Find out what they already know
Ask your children what they know about cancer and clear up any misinformation or myths (e.g. they might think that they can catch cancer or that everyone dies from cancer). Children get information from various sources, such as school and social media, and they may have their own ideas of what having cancer means. Parents can guide their children towards accurate online information.
It’s okay to say “I don’t know”
If you don’t know the answer to a question, it’s fine to say so. Tell your children that you’ll try to find out the answer from the doctor and let them know as soon as possible. Make sure you follow this through.
Tell them what to expect
Your children are likely to want to know what treatment will mean for their day-to-day lives. If you are in hospital, who will drop them to school, make them dinner, take them to after-school activities? Reassure them that there will be a plan and you will let them know what it is.
Ask them if they want to tell anyone
Your children may want to tell their close friends, their teacher, the whole class – or nobody. Explain that it’s helpful to share the diagnosis with a few key people, such as their main teacher and the school principal, as well as other important people in their life, such as a music tutor or sports coach. Discuss ways to approach these conversations.
Offering realistic hope
Tell kids that although cancer can be serious and going through treatment can be challenging, most people get better. Explain that with the help of the doctors and treatment teams, you (or the person with cancer) will be doing everything possible to get well.
Show your love and emotion
Tell your children that you love them. You may show your love by hugging them, comforting them, or other ways of making them feel valuable depending on your family and culture.
Some parents worry about crying in front of their children. It can be helpful for kids to know that strong feelings such as anger and sadness are normal and expressing them can make people feel better. Being open with each other about feelings can help your children cope.
After Dad told us, the 6 of us sat around crying and hugging one another. Despite the sadness of the occasion, we actually had a pleasant dinner with lots of laughter. Our lives changed from that day.” LILY, AGED 17
Coping with kids’ reactions
It’s natural for children and young people to have lots of different reactions to a cancer diagnosis. Talking with them about their reaction gives you a chance to discuss ways of managing how they’re feeling.
If your children cry, let them know it’s a natural reaction. Holding them will help some children feel secure. Let them know that they don’t have to “be strong”, and that feeling sad after a cancer diagnosis is common.
Some children will worry endlessly. Ask them what is their biggest worry. It can be hurtful if they start to avoid or ignore you. Explain that you are still the same person, despite any changes in how you look or behave.
Children may also worry that they’re going to be abandoned if something happens to the sick parent. Give your child a chance to talk about their fears and reassure them that they will always be cared for.
It is natural for children and young people to feel angry about the diagnosis as it means their lives could be disrupted.
Younger children may be annoyed if they have to miss a party or are asked to play quietly. Older children may seem angry and uncooperative if asked to help out more. Both may be disappointed or upset if a planned holiday has to be postponed or cancelled.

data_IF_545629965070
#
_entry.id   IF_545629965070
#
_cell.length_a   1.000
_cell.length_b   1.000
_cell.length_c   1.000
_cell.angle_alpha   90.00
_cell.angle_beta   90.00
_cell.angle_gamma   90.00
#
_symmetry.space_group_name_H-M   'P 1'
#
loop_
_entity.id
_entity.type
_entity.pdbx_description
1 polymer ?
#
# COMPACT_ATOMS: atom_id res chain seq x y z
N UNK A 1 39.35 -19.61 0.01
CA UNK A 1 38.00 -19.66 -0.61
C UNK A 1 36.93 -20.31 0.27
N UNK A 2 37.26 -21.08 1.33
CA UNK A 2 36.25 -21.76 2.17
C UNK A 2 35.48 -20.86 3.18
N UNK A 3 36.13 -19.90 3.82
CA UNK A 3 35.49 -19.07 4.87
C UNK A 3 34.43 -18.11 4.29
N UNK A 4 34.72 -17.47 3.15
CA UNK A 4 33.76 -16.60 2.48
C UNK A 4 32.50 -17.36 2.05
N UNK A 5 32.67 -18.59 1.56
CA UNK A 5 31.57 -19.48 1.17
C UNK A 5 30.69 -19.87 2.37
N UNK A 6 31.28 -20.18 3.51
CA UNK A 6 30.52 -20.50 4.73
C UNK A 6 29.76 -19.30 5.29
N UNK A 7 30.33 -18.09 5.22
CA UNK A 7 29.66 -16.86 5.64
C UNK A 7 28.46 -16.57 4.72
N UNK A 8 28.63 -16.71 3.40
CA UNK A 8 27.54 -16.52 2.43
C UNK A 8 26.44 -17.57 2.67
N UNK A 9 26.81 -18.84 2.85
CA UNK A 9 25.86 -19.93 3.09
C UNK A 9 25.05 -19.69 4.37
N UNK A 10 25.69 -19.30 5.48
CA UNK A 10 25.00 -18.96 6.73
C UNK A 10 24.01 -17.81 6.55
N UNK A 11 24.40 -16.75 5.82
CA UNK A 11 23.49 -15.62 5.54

Sometimes children will appear not to have heard the news or do not react. You may be confused or hurt by this, especially if it took some planning and courage to talk to your children about the diagnosis.
A lack of reaction isn’t unusual – often the children are protecting themselves and need some time to process the information. Or they may want to protect you from seeing how they are feeling. Remind them that they can talk to you or another trusted adult about it anytime.
It is likely that you will have several conversations about the diagnosis as your children’s understanding grows and other questions arise. Sometimes, despite your efforts to support your children, they may struggle with the impact cancer is having on their family. This is quite common and does not necessarily mean things have gone badly.
If your child is diagnosed
Families often describe the days and weeks after their child’s cancer diagnosis as overwhelming. Among the many confronting decisions they face is how to talk to the child about the illness.
Although the focus of this information is children affected by someone else’s diagnosis, much of the advice will still be relevant. Children with cancer tend to feel more secure when the adults around them are open – hiding the truth to protect a child may lead to greater anxiety.
How much information you share with your child will depend on their age and maturity. Keep your initial explanations simple and take your cue from your child as to whether they want to know more. The first conversation will be followed by many others, so you will have the
opportunity to give more detail as the need arises.
Someone from the paediatric oncology team will be able to provide guidance and assist you with these discussions. For younger children, some hospitals have therapists (may be called child life therapists) who teach children strategies to manage their illness and can help you explain the diagnosis and treatment. If you have an older child with cancer, get in touch with one of the Youth Cancer Services. These hospital-based services offer specialised treatment and support to people aged 15–25.
Children and teenagers will respond to their cancer diagnosis in different ways. Fear, anger or sadness are all common reactions. Let your child know that it’s normal to have a lot of different feelings and it’s okay to express these emotions. You can also talk to them about finding ways to cope with these challenging feelings.
Remember that your child’s hospital team is there to support the family as well. The social worker can let you know what support services are available, particularly if you need to travel long distances for treatment.
Some organisations have developed resources for parents of children diagnosed with cancer, including: